Pump Up Post-Sale Interactions or Risk Losing Customers

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Pump Up Post-Sale Interactions or Risk Losing Customers

By Peg E. Ventricelli, Contributing Writer  |  August 25, 2016

Post-sale interactions are an important aspect of the customer experience with your brand. How would you rate your dealings with customers once they’ve received your products or services? Ask yourself whether you would appreciate similar handling following the delivery of your B2B acquisitions. Unless you are in the minority of companies, your post-sale performance is likely not making brand evangelists out of your customers.

In fact, recent research from SiriusDecisions revealed that less than half of B2B customers are satisfied with the post-sale interactions they have with most brands. And here’s the rub: SiriusDecisions also found that 80 percent of B2B buying decisions are based on a buyer’s direct or indirect customer experience – not the offering or its price.

In other words, if you want repeat business, your post-sale dealings with customers are as important as anything else you do. So, how do you ramp up post-sale goals and delivery?

To keep current customers, attract new ones and grow revenue, B2B marketers should make the following small but impactful changes:

  • Develop a client-oriented mindset: Build repeatable and systematic processes for gathering, analyzing and taking action on customer insights. For example, use customer input when designing surveys to measure key transactional touchpoints and gain a strategic perspective. But don’t forget to gather wisdom from internal leaders and the frontline as well.
  • Build a more client-centric model: Orient account management functions around client insights throughout the relationship continuum, adjusting the sales approach accordingly. This will require you to update your sales team regularly and share quantified customer experience performance for use as selling points.
  • Exploit consumer-centric interaction channels: As you strive to learn customer preferences and behaviors, take advantage of consumer-centric interaction channels and rich media. Electronic channels such as chat and SMS are becoming increasingly relevant in the B2B context as the line blurs between the workplace and home, and widespread broadband adoption is driving web co-browsing.
  • Harvest social knowledge: Social network ubiquity in our society has led to an explosion in online forums about consumer products and services. This can be good and bad (see below) for businesses. Take advantage of these networks to provide customer support and boost brand loyalty, and leverage social platforms to improve the customer service on your own website and in your contact center. It’s important to separate the wheat from the chaff, however. Social network contributors vary in their influence and prolificacy. Measure contributor efficacy by number of posts, acceptance rates, and number of connections, for starters, to ensure you glean only valuable data from social sites.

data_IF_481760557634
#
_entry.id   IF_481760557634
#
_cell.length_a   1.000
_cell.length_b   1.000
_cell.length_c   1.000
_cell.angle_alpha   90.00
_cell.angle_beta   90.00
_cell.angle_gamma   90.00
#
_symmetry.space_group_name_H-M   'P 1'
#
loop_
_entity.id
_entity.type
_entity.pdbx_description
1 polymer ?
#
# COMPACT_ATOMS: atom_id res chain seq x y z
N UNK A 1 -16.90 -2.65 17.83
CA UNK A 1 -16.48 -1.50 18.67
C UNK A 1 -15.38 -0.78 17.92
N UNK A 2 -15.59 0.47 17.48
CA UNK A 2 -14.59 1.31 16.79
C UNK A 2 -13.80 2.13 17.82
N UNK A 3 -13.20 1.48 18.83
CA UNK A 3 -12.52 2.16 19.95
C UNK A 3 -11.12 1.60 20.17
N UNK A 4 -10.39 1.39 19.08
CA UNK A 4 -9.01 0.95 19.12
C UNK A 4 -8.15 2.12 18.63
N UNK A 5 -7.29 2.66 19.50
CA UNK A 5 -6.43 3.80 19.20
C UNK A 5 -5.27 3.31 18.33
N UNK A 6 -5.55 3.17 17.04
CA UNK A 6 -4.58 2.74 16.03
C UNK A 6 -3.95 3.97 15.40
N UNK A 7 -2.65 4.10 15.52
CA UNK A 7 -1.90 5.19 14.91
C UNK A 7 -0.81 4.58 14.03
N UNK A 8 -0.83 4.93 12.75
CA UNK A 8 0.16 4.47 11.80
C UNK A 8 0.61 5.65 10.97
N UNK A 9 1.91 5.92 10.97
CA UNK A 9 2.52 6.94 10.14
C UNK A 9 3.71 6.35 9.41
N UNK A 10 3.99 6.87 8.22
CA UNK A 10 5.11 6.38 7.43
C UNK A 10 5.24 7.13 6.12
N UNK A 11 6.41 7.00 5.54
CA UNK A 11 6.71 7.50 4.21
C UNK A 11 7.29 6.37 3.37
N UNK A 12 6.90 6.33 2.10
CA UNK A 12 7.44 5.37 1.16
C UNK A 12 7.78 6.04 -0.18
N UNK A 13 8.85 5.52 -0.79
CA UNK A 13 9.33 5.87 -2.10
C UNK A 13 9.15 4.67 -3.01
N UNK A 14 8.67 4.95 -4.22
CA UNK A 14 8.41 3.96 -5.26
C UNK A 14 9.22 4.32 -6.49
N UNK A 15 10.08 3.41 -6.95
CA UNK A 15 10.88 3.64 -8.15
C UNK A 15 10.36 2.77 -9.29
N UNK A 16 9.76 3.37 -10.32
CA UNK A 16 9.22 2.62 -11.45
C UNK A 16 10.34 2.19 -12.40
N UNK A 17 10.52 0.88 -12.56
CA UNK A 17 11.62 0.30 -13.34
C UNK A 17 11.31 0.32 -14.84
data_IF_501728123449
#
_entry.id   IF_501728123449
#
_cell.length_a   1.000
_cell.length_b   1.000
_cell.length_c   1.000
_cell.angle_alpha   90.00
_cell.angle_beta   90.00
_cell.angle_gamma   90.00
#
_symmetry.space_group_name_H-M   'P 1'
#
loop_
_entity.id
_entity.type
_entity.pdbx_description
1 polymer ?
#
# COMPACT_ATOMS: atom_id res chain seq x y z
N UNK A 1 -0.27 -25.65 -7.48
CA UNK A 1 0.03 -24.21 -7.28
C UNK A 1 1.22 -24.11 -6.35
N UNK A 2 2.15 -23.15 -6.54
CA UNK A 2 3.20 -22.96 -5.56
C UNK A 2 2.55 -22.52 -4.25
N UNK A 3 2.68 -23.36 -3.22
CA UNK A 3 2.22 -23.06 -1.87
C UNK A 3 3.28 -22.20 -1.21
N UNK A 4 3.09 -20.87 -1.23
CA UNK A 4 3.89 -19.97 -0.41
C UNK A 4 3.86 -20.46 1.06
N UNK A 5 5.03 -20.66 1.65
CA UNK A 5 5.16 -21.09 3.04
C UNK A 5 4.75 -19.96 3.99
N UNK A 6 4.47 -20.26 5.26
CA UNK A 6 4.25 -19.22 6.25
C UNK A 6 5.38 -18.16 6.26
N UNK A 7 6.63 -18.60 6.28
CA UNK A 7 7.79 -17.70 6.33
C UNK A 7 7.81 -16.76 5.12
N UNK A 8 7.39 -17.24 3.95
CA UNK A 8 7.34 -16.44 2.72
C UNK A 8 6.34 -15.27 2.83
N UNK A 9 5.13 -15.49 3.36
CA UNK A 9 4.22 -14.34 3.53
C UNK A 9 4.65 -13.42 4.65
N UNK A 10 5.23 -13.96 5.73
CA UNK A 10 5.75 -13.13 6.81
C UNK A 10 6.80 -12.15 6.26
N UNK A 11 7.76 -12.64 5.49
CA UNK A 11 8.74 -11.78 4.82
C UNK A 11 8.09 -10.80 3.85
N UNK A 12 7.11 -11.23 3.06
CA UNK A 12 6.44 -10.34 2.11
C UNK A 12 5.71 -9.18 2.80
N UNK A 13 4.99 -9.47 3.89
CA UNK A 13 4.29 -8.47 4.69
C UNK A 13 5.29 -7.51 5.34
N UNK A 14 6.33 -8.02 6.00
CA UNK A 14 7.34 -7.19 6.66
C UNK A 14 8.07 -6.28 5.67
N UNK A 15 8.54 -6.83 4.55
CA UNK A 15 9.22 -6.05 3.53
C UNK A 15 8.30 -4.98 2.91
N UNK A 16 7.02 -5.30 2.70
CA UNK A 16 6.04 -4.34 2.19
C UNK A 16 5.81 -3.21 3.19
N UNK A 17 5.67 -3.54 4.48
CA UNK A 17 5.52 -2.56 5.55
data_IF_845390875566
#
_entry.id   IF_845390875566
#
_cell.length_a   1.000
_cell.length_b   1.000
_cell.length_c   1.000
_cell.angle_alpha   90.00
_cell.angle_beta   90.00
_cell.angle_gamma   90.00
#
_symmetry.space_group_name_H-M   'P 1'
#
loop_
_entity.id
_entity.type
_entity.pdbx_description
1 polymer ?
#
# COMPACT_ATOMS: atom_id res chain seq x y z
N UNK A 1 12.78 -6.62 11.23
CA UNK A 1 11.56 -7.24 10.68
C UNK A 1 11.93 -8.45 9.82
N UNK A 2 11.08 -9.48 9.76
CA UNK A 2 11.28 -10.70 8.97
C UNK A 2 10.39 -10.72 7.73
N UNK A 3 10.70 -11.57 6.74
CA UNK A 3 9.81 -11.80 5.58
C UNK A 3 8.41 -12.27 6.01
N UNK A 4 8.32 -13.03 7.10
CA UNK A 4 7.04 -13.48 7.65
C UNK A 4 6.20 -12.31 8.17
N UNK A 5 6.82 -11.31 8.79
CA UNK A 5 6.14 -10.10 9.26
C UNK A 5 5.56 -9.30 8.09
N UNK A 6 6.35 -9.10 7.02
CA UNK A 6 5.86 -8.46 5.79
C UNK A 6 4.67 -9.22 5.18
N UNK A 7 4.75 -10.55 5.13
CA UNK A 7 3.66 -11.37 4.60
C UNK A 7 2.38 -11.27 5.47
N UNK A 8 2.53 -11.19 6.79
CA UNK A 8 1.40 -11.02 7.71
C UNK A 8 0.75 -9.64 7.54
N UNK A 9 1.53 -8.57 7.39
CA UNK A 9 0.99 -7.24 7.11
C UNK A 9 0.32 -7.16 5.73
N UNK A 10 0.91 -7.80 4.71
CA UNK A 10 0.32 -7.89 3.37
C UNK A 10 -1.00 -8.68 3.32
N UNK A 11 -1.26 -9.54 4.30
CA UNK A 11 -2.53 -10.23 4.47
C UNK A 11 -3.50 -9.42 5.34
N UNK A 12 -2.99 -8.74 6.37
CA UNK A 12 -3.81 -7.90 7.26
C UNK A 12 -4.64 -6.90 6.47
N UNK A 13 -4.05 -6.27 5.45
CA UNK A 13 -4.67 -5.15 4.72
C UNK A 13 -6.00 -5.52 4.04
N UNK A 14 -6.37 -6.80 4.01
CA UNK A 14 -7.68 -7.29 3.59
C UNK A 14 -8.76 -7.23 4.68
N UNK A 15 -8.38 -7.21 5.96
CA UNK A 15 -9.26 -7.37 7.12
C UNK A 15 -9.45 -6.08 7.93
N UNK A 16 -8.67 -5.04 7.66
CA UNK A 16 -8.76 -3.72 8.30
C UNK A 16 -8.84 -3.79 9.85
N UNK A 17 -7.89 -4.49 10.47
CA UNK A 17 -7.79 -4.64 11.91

• Handle severe detractors effectively: This will require specialists who know how to mitigate brand detractors with aplomb, using predictive analytics to guide issue escalation and response.
  • Leverage in-process guidance: To maximize the post-sale interaction, use in-process interaction guidance technology to maximize the value of the initial sales transaction. Use it to upsell and cross-sell related products and services at the conclusion of successful post-sales customer service interactions for incremental expansion of consumers’ wallet share. These systems have demonstrated improvements in revenue generation by reducing the instances of unwarranted product returns and field visits.
  • Take advantage of PoS captive marketing: Add point-of-sale marketing to generate demand among existing customers who are currently communicating with your business about a product or service they have purchased. These captive customers are more likely than prospective customers to be receptive to interactions with your business.

The SiriusDecisions study found that 42 percent of customers are unsure about renewal with current vendors, and 45 percent said they didn’t get the value they were promised during the buyer’s journey. To avoid client defection, be proactive about your post-sale customer relationships. Consider follow-through that employs the suggestions below:

  1. Send a thank-you email on the day of delivery.
  2. After a month, reach out to assess the overall experience. Include queries about the onboarding process, the proficiency of any training that was provided, and whether the customer is unhappy about anything.
  3. A few months out, request product feedback: What improvements in our product/service would you like to see? What feature(s) are you using the most? What new features would you like to see? Have your expectations been met? Ask also whether the customer would be willing to act as a reference.
  4. At six months, secure referrals and invite satisfied customers to provide testimonials for your website.
  5. Show appreciation for their business and warm customers up for renewal. A token gift wouldn’t hurt.
  6. Elicit critical feedback in preparation for renewal. Send a customer survey to prompt insights.
  7. Keep the relationship warm by repeating steps 1 through 6.

Edited by Alicia Young
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